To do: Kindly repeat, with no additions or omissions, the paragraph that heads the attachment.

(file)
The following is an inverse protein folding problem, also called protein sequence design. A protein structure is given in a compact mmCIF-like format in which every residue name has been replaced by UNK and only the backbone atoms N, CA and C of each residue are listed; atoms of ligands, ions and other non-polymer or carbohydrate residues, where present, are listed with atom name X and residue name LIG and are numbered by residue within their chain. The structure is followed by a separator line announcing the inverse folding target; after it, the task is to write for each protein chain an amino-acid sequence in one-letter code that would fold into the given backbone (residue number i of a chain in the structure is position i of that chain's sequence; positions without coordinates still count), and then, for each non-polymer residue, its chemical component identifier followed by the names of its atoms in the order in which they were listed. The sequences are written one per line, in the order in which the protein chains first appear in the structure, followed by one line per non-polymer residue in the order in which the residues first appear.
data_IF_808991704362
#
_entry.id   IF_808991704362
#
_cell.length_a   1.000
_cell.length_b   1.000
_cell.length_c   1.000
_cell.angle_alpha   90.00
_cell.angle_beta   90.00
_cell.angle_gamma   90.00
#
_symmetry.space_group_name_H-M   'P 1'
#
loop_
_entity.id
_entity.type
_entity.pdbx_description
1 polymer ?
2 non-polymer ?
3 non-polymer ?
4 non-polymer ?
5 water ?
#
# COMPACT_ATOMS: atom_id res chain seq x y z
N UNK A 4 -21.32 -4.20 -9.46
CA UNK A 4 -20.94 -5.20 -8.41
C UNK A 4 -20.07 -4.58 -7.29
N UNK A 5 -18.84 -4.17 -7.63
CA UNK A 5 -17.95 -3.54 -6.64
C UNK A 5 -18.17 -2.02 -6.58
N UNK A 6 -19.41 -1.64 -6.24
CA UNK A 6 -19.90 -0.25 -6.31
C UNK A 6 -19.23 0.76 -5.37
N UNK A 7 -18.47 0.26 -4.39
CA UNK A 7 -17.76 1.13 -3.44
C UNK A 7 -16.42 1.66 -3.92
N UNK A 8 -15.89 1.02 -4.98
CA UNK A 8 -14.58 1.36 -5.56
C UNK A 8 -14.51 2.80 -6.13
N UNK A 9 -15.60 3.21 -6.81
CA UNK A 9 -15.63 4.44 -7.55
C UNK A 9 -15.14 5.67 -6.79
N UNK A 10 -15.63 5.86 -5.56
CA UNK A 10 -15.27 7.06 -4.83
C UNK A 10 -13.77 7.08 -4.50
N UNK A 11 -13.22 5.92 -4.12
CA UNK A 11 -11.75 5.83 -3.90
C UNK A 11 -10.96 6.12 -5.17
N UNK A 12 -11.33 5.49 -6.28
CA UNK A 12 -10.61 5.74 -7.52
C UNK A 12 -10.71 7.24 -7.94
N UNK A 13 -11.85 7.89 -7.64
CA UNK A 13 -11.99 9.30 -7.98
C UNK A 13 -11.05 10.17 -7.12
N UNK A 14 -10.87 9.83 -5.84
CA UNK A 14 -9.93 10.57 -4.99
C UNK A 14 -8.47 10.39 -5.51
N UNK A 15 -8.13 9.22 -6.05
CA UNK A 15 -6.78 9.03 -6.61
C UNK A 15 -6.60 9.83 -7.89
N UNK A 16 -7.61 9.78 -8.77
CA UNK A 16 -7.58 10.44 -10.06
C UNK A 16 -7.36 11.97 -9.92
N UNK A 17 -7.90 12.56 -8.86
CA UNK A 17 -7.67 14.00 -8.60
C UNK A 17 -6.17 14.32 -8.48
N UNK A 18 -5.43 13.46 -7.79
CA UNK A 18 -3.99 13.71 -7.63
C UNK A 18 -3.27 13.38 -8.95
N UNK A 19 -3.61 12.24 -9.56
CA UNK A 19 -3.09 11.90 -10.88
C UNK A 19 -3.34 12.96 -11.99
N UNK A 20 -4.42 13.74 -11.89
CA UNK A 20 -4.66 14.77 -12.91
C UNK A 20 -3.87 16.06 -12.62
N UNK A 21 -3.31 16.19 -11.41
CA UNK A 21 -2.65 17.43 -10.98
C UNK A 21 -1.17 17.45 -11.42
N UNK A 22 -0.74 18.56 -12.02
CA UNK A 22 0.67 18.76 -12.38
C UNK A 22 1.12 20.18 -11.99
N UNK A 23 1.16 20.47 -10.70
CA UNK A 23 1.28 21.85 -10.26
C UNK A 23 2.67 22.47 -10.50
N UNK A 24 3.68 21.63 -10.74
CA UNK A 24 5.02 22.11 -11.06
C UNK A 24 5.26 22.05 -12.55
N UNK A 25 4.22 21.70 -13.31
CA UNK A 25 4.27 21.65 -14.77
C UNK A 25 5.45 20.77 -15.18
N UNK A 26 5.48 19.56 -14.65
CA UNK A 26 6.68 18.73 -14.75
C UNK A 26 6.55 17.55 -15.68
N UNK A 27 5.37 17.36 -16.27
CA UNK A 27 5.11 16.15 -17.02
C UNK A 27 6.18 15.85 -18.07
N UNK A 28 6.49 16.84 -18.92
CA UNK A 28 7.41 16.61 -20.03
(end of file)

The following is an inverse protein folding problem, also called protein sequence design. A protein structure is given in a compact mmCIF-like format in which every residue name has been replaced by UNK and only the backbone atoms N, CA and C of each residue are listed; atoms of ligands, ions and other non-polymer or carbohydrate residues, where present, are listed with atom name X and residue name LIG and are numbered by residue within their chain. The structure is followed by a separator line announcing the inverse folding target; after it, the task is to write for each protein chain an amino-acid sequence in one-letter code that would fold into the given backbone (residue number i of a chain in the structure is position i of that chain's sequence; positions without coordinates still count), and then, for each non-polymer residue, its chemical component identifier followed by the names of its atoms in the order in which they were listed. The sequences are written one per line, in the order in which the protein chains first appear in the structure, followed by one line per non-polymer residue in the order in which the residues first appear.